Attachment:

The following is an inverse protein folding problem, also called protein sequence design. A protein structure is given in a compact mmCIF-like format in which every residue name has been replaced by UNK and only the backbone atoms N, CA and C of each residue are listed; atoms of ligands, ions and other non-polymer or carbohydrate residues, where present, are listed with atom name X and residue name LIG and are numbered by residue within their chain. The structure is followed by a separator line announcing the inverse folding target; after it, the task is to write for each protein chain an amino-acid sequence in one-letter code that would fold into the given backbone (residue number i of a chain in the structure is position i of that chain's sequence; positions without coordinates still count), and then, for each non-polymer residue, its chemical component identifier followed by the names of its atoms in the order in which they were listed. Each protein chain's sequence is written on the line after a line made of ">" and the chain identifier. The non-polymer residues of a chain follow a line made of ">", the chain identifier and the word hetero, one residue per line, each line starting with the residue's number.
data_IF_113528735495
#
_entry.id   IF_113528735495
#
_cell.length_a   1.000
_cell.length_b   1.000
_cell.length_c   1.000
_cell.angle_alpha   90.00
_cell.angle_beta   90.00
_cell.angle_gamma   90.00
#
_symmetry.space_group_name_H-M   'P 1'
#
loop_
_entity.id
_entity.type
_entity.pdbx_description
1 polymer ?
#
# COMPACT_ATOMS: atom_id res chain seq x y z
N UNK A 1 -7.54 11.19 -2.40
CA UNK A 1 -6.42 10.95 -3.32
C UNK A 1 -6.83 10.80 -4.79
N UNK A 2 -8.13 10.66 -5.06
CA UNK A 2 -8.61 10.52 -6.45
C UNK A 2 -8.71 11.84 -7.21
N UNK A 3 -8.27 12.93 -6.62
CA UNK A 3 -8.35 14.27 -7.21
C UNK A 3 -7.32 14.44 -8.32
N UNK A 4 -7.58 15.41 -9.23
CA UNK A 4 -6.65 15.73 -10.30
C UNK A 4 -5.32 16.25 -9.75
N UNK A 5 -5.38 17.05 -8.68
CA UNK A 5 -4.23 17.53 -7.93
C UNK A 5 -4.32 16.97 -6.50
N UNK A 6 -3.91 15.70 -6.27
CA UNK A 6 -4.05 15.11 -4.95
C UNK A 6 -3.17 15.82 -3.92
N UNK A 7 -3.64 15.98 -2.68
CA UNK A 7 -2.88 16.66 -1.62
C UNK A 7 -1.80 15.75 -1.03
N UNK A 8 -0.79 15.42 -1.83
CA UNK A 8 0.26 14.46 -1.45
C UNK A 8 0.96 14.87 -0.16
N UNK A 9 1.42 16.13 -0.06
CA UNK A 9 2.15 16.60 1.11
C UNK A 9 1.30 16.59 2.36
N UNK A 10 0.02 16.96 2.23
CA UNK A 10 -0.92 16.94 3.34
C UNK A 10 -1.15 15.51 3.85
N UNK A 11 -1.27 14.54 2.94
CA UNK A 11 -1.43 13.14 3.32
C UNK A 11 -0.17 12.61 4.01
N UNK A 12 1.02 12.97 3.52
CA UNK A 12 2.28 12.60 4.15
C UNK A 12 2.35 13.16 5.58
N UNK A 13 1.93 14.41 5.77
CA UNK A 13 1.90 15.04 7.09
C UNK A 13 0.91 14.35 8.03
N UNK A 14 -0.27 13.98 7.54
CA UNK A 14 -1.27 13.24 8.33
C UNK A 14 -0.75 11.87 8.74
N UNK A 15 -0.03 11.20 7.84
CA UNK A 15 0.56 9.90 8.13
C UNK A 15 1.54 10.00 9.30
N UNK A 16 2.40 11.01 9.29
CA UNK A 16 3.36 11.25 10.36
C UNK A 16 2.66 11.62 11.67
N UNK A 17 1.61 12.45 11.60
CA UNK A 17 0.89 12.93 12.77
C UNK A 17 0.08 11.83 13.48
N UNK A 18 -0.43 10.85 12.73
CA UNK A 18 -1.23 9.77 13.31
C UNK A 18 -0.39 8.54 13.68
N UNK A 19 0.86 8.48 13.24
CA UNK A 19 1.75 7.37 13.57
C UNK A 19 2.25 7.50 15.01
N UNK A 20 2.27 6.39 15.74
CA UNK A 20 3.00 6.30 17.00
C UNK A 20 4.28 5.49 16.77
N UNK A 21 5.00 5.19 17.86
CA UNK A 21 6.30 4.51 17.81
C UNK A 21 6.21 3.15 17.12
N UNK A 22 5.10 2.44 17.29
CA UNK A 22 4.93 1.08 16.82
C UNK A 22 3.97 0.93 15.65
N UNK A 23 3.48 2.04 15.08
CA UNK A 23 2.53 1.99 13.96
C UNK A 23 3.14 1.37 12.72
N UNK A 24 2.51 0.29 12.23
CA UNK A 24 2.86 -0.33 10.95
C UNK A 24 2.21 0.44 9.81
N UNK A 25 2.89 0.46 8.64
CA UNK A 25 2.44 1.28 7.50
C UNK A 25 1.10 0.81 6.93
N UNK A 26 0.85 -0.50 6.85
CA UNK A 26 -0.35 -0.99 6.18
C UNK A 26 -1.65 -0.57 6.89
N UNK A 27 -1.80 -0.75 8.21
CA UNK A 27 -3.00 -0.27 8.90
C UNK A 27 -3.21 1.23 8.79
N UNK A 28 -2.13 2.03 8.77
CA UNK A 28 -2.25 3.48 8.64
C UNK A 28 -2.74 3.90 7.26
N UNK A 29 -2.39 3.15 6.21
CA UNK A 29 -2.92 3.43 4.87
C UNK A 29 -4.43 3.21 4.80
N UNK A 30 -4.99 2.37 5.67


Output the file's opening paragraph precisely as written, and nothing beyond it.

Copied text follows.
The following is an inverse protein folding problem, also called protein sequence design. A protein structure is given in a compact mmCIF-like format in which every residue name has been replaced by UNK and only the backbone atoms N, CA and C of each residue are listed; atoms of ligands, ions and other non-polymer or carbohydrate residues, where present, are listed with atom name X and residue name LIG and are numbered by residue within their chain. The structure is followed by a separator line announcing the inverse folding target; after it, the task is to write for each protein chain an amino-acid sequence in one-letter code that would fold into the given backbone (residue number i of a chain in the structure is position i of that chain's sequence; positions without coordinates still count), and then, for each non-polymer residue, its chemical component identifier followed by the names of its atoms in the order in which they were listed. Each protein chain's sequence is written on the line after a line made of ">" and the chain identifier. The non-polymer residues of a chain follow a line made of ">", the chain identifier and the word hetero, one residue per line, each line starting with the residue's number.